Liuzhou Laowai

Random thoughts on life in Liuzhou, Guangxi, China

Take me on a trip 2

Around 23,000 km in less than two weeks. By car, bus, train, boat and plane. I’m exhausted but back in sunny Liuzhou safely.

I left on the Friday evening for the overnight bus to Shenzhen on the border with Hong Kong, nipped across, scuttled down to Kowloon and jumped on the Star Ferry to the island, dropped my bag into the left luggage at Central Station and went walkabout.

En route, I met these lovely ladies.

Hong Kong Ladies

Of course, I’m not the type to waste all day staring at manikins and the buildings of our imperial past, so I head off to do something much more important. An old friend is waiting for me. Once more, I cross on the ferry and head for a bar. Not any old bar. I know exactly where I’m going.

Sure enough, my old friend awaits me.

Guinness

Having devoured a few of these, I stagger off happily and fall into HMV where I rashly buy a CD. I’ve been looking for this for a while, but non-mainstream Chinese music is almost impossible to find on the mainland.

One thing I did notice in HK before heading to the airport was that, just as on the mainland, the whole place was something of a building site. Everywhere I went there were road works or major construction going on.

Hong Kong Roadworks

Happily full(ish) of Guinness and the proud owner of a new CD, I head for the airport and fly to London, 13 hours later arriving at some ridiculously early hour on the Sunday morning. I am then met and driven to my home for the next few days.

Well, it would be except that I have to shoot up to Scotland for a brief visit. So, on Monday morning, I’m off again. At least the flight is only one hour this time. Again I’m met and driven the half hour to my Scottish home. A quick visit to my parents and then I’m on a train back to London.

Clever things these trains. They’ve gone all hi-tech since I last used one (outside of China).

Wireless Internet

Of course, they are still not a patch on Chinese trains. Where are the trolleys selling chicken’s feet?

Back in London, I spend a day being a tourist and visiting old haunts. (I lived in London for over 20 years.) Nothing much has changed.

I decide to wander past the British Museum (I lived next door for a while) and to my shock I find that the Chinese are following me! Well, actually, they got here before me.

Terracotta Warriors in London

One thing has changed. For some reason, they have banned the sale of eggs to minors!

Egg ban

Eggsplanations to the usual address, please.

At some point, I fulfilled the reason for my journey and went to a wedding. A great time was had but I will spare you the photos. Is there anything more dull than looking at wedding photos of people you don’t know?

Then it was time to head back.

I had another

Guinness

while watching this

Departure Board

then this big fella carried me back to Hong Kong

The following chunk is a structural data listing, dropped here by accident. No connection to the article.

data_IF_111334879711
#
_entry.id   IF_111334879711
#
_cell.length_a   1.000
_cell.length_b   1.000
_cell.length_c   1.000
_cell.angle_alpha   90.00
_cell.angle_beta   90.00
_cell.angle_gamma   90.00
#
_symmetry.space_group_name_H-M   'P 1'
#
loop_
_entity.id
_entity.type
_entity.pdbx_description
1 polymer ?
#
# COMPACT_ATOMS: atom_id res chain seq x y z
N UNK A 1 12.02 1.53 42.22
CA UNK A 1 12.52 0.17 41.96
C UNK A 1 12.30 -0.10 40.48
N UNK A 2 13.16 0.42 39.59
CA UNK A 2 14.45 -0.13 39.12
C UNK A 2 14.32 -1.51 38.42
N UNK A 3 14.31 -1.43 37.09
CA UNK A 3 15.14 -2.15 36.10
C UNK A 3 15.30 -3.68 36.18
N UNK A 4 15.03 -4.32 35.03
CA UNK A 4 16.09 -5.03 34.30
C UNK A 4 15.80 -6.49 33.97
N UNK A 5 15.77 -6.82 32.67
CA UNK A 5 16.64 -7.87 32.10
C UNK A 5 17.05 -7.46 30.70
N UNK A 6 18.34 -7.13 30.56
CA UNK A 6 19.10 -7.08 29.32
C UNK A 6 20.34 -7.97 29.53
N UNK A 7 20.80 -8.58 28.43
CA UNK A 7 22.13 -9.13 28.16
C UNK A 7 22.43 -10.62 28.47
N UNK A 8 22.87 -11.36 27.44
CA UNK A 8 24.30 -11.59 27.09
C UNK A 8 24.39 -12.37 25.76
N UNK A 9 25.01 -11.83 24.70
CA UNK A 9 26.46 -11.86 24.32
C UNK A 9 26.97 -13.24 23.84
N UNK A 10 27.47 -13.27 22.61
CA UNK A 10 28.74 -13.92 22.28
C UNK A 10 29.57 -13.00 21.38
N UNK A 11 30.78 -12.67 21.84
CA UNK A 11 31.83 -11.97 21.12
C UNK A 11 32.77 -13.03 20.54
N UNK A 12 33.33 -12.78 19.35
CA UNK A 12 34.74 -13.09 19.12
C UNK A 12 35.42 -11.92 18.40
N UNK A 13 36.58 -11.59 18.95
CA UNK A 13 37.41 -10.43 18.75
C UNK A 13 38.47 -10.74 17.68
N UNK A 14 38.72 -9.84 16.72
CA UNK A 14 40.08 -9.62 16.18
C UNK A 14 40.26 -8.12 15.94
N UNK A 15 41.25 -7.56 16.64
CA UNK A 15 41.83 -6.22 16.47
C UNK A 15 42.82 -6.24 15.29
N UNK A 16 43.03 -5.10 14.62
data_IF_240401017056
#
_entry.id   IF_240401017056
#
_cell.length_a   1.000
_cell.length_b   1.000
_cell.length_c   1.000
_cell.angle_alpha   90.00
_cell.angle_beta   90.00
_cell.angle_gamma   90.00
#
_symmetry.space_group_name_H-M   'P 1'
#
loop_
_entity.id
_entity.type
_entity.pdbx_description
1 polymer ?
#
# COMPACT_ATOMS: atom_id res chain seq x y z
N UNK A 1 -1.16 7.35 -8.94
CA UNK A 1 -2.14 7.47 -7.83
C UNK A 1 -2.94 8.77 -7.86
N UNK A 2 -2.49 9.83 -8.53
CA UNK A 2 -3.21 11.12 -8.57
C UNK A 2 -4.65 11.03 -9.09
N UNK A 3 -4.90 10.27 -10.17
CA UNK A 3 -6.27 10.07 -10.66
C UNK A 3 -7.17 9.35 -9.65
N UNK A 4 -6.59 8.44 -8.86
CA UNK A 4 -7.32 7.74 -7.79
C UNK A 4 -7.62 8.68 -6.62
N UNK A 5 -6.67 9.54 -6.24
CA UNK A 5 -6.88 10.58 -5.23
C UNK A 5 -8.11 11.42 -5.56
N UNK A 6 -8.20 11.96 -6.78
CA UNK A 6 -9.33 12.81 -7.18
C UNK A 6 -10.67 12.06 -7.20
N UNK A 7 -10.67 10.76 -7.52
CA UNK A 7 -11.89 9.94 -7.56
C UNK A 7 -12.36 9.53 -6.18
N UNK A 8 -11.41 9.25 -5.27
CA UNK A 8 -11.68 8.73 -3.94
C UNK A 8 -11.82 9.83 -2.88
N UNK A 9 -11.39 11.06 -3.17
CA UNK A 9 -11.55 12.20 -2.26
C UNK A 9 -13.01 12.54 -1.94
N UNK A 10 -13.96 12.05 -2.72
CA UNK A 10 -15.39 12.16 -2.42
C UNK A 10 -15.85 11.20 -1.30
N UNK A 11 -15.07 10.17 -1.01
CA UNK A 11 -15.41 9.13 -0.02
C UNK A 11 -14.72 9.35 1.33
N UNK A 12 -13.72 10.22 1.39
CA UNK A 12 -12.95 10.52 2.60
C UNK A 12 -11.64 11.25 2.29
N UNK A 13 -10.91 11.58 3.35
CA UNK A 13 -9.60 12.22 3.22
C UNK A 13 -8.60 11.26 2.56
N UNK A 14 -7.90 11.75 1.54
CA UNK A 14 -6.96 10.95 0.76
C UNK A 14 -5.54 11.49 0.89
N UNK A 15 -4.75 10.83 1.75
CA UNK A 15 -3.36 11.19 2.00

Plane

When I arrived at HK, I immediately shot over to Shenzhen and back into mainland China to be met by an old friend. She had arranged a hotel room for me and bought my ticket back to Liuzhou for the next evening. Not only that, but she had charged the hotel room and ticket to her company!

After a jetlagged fitful sleep, I awoke at noon and had lunch with my friend. Then we spent the afternoon wandering around Shenzhen’s Lychee Park.

Lychees are grown all over Guangdong province and are almost the national fruit. Here is a lychee tree.

Lychee Tree

The park is very tranquil, but you are never far away from the modern money mad city.

Park and City

The apparent contrast between old and new is an illusion. The old is as new as the new behind it.

Old and New

The park is opposite Shenzhen Grand Theatre or, as the local Chinglish expert prefers:

 Big Showplace

Anyway, I only have time to say good bye to Deng Xiaoping (who started his reforms here and who founded Shenzhen as it is today) and head to the bus station.

I climb aboard and settle down for the night. After about three hours the bus stops and the conductress orders everyone off. She then locks the bus door and heads off with the driver for their supper. Now, I don’t begrudge the bus staff a bit of nourishment, but they have abandoned us outside the filthiest, most disgusting dump I have ever seen (and there is a lot of competition). There is nowhere to wait, rather than stand around the bus. The twenty minutes she suggested it would take to satisfy her inner needs stretches out to around forty then we all climb back on board. I know I’m back in China.

 Deng Xiaoping

Normal service will now be resumed.

. This entry was posted on Friday, October 26th, 2007 at 8:42 am and is filed under Chinglish, Travel. You can follow any responses to this entry through the RSS 2.0 feed. Both comments and pings are currently closed.

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